Magazine article Sunset

"Green Wine" Grows Up

Magazine article Sunset

"Green Wine" Grows Up

Article excerpt

Portugal's Vinho Verde is claiming more space on wine shelves here, but it's not all the spritzy sipper of legend. By Sara Schneider

FIFTEEN SUMMERS ago, I joined friends for a week on the coast of Portugal. Almost before we dropped our bags, we hit markets in search of crisp white wine, and we fell in love with Vinho Verde. The wines, named after the region in northwest Portugal where the grapes grow, were lightly fizzy, bright and minerally, under 10 percent alcohol-and cheap. Before long, we were engaged in a how-low-can-we-go game, happily guzzling $5, $4, $3 bottles.

Recently I returned to Portugal-to Vinho Verde itself-and I hardly recognized many of the wines. Unlike the traditional style, meant to be drunk young ("Vinho Verde," or "green wine," refers to freshness and youth), these seemed more mature and complex. Many lacked the spritz I remembered, and they were riper, with upward of 12 and even 13 percent alcohol. They were full of the gorgeous stone fruit and citrus flavors of their main grape, Alvarinho (called Albariño in neighboring Spain). In short, these were serious wines that invited me to think, not just swill. Apparently, winemakers are chasing modem international taste. (Not a bad thing- I fell in love all over again.)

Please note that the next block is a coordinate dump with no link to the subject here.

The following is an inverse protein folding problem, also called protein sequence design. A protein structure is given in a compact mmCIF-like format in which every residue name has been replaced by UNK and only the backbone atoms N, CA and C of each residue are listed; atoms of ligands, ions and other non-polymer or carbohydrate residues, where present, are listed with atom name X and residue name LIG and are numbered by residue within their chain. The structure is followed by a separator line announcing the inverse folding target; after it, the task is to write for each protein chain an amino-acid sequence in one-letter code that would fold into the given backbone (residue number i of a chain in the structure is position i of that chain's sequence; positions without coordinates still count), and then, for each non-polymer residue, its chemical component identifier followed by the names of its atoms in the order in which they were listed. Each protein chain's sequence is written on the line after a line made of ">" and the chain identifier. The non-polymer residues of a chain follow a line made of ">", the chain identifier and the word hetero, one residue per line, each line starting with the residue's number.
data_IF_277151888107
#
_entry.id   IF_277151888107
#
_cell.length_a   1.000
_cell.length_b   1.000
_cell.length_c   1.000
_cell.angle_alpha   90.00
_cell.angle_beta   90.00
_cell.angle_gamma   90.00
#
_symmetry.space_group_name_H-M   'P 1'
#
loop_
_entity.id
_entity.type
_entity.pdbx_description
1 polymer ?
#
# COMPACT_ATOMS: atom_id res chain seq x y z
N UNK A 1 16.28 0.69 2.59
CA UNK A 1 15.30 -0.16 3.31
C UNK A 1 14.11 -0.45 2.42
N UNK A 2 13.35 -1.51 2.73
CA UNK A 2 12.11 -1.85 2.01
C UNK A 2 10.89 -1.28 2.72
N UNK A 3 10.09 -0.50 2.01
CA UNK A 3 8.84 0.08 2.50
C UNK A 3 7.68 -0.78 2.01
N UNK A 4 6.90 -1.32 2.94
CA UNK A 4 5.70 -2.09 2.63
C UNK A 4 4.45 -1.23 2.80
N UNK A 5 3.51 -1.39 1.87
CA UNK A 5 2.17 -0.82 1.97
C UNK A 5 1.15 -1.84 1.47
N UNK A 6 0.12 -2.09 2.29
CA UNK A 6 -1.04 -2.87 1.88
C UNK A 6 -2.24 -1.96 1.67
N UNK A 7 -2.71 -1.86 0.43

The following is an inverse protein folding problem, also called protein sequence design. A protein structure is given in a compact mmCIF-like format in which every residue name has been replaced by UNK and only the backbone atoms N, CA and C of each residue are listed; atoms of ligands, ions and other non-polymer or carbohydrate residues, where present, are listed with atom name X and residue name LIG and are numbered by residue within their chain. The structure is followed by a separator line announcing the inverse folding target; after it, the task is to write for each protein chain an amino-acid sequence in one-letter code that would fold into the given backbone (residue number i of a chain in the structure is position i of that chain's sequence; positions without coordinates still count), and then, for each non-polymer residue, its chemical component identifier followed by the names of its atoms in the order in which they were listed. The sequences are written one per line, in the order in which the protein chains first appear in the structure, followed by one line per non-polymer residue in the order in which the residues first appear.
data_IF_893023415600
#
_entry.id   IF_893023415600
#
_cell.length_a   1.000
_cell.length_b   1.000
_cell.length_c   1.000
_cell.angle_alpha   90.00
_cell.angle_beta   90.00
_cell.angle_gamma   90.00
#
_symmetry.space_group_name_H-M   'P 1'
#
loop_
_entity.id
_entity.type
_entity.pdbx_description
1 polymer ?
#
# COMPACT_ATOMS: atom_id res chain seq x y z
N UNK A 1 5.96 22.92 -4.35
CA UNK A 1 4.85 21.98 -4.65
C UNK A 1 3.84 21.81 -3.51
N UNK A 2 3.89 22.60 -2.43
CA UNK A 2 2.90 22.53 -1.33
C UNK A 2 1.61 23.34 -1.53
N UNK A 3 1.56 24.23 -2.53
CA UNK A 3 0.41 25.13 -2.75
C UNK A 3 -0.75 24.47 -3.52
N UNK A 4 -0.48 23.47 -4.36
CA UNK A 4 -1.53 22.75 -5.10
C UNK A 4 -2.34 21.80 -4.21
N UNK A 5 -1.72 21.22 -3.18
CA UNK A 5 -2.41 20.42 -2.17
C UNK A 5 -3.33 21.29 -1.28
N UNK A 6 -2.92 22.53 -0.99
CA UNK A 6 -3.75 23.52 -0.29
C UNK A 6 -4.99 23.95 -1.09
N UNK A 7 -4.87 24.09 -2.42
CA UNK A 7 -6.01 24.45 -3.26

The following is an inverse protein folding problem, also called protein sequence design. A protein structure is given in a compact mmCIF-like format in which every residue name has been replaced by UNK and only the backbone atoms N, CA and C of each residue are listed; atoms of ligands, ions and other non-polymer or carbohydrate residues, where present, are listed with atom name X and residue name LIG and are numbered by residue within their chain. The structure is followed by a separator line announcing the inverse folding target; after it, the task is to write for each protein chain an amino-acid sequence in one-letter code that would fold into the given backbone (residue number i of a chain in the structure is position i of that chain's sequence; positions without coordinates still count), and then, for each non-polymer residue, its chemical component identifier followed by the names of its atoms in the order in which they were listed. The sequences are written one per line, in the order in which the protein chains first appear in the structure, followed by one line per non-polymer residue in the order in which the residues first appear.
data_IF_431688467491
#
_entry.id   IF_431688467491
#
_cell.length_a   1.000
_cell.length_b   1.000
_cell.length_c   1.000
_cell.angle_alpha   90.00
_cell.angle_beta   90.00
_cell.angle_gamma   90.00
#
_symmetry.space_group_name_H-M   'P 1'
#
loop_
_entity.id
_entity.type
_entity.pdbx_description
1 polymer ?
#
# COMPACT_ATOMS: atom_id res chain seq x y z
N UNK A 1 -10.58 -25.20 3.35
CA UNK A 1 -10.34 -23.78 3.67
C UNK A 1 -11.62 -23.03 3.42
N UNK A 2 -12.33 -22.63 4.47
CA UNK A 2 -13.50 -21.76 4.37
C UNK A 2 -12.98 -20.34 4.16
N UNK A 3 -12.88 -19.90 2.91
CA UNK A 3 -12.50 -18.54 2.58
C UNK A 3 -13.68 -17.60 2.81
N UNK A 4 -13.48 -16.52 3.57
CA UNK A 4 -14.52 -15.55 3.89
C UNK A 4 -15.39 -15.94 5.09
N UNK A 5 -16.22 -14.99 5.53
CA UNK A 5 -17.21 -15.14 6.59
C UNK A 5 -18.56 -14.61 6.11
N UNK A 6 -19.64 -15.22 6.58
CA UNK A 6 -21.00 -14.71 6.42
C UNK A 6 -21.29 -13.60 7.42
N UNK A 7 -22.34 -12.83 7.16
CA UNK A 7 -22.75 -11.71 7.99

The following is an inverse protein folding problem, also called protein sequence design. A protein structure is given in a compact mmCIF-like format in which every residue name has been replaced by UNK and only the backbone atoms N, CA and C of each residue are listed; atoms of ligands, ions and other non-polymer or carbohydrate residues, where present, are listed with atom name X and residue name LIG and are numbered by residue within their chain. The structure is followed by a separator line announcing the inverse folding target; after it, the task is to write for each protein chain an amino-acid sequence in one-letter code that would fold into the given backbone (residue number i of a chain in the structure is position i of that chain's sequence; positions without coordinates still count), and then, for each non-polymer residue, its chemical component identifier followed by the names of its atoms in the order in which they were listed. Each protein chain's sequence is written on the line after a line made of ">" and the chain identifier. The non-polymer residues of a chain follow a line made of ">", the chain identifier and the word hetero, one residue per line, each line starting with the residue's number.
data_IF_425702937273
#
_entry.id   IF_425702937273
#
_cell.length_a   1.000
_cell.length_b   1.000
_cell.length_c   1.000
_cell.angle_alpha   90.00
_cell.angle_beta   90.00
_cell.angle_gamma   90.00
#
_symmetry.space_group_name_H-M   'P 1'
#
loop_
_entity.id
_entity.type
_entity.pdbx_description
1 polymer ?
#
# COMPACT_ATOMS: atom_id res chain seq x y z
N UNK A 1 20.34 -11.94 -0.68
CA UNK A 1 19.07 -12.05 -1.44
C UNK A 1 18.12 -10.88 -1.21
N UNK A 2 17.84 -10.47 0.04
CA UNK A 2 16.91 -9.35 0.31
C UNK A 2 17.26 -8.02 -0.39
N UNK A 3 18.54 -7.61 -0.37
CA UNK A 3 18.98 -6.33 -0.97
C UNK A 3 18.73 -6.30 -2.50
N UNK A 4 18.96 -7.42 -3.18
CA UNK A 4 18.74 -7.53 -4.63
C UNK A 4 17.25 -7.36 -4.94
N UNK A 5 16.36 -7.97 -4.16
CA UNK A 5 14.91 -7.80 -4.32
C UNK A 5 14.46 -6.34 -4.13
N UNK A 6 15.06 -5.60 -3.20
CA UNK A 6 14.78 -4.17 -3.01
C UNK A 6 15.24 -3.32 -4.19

The effort seems to be paying off in the United States: In the decade ending in 2013, Vinho Verde imports to this country increased more than 250 percent. My recent fact-finding missions to local shops turned up bottles in a range of styles, and not all white. My favorites, at right, ran the gamut, but they're all delicious, all amazing values. …

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